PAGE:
This matter has been on my mind lately because of some discussion in blogland. Adam mentioned to me that the French government decided to outlaw the wearing of "burkinis." Burkinis? Is that a cross between a burka and a bikini? The mind boggles.
So, here's some nice pictures for you!
Turns out, a burkini is just swimwear for Muslim women who normally would wear burkas, but still want to swim. Burka meets spandex. It seems strange to me that it's bad to show your ankles, but still okay to wear pants. Must be my American sensibilities from the '30s or something.
And I recently discovered that Mormons also wear special garments, what some folks call "Mormon underwear." I do apologize to any possible Mormons reading this, because Mormons are offended if their special garments are talked about. But I'm not a Mormon, and I do think people should be allowed to discuss other people's religions and theology, so there you go.
Here's the Wikipedia link.
There's a photo there of the old version of Mormon underwear, and also of the newer version. Here's another website with a more realistic view.
And here's a website article that gives a good bit of detail on the "sacred garments." Apparently they have special symbols or "marks" placed on them to remind the wearer of the commitments to the Mormon church that he/she has made. And evidently even when one set of garments is being exchanged for another, the wearer should remove one arm, insert that arm into the new underwear, and then remove the old completely, so that he is never without some of the garment on his skin. It's supposed to give the wearer both spiritual and physical protection.
Now, I could see how clothing could function as a barrier and discourage physical sin. The wearer would have to remove a physical object that is designed to remind him of his spiritual fidelity to his faith, before he could commit some sins. This might be a deterrent.
But I doubt very much that it would deter one from the sins of the mind, like, say, lust. HER garments might keep a Mormon man from lusting after Mormon awoman, since she would be more modestly clad, but it would do little for him when in the general American culture with its cami straps and low-slung shorts.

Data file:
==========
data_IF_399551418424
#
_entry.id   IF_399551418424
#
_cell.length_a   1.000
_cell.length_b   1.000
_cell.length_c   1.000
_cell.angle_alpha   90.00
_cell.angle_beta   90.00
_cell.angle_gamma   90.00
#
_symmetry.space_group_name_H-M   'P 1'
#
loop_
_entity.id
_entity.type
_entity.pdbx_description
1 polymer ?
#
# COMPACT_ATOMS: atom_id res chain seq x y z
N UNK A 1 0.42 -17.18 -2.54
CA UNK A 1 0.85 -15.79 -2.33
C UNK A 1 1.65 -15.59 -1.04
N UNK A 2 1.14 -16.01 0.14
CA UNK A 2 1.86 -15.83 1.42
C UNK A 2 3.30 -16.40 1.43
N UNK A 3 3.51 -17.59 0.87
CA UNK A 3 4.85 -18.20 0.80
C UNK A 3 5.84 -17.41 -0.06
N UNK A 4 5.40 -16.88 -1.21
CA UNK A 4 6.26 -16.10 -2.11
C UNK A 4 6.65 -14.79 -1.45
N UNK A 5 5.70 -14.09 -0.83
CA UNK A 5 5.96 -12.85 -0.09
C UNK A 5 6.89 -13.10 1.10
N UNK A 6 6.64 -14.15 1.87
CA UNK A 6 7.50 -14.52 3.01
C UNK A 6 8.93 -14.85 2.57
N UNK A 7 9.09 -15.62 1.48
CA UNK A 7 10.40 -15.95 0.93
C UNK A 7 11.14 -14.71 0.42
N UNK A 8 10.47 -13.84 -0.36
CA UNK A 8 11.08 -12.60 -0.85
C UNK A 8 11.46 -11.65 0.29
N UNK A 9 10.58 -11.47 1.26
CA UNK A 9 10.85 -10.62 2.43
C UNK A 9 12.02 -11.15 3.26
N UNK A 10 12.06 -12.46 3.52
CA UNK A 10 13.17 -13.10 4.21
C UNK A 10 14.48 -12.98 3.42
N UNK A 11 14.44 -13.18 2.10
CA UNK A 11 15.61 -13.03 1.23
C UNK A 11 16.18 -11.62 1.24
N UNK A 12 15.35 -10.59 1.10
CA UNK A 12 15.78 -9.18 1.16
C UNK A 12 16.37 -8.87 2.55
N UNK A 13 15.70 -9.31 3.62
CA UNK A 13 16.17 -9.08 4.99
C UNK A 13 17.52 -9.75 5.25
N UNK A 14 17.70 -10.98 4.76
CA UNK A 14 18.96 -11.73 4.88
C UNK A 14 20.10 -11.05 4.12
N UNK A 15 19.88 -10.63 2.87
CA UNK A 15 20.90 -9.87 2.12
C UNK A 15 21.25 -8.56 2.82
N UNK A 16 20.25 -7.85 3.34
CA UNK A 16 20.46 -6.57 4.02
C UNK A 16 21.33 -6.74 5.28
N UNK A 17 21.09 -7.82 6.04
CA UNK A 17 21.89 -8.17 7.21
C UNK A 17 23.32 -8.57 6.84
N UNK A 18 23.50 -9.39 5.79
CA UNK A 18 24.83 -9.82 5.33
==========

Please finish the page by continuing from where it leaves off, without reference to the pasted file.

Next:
And the burkas, I suppose, just take the Mormon idea a whole lot further.
But Catholic nuns have their own style of burka, do they not? And priests wear dog-collars, and even some Protestant pastors wear a robe to preach in.
Before I demean myself by ridiculing the practices of others, I want to remember that modesty is in short supply these days and we could all use more of it.
On the other hand, modesty is a cultural thing; it's relative. Anyone who doubts this should read Elisabeth Elliot's account of the Indians she worked with in South America. They went naked, but their very body language served to communicate modesty or immodesty to the opposite gender. Because nakedness was their norm, they were comfortable with it, and were able not to sin by lusting.
A lot of what produces lust in the one who is lusting, is the knowledge that the provocative dress practices are intended to produce that lust. It's an invitation, whatever culture you're in.
But back to clothes. Do I have any religious clothing? What do I think about religious people who assert they must wear particular clothing for righteousness's sake?
Scripture speaks of the righteousness of Christ, of his robes, soaked in his saving blood, that are given to me, to cover the nakedness of my sin. The sin is spiritual. The nakedness and shame are in my soul. Thus, the robes of His righteousness are spiritual also.
"Well, that's convenient," some may say. "You can wear what you like." Not exactly! Physical clothing merely covers the body but does not heal the soul. The goal of being covered by Jesus's righteousness is a changed heart that longs to avoid sin and please God. This helps us to avoid both sinful actions and sinful thoughts. Jesus's clothing is so much more effectual that anything man invents!
Personally, I'd rather dress modestly because my heart has been changed to long for sinlessness in myself and others. God says He will write His law on His children's hearts. He changes them from the inside out, not from the outside in.
Perhaps that's the real difference between law and grace.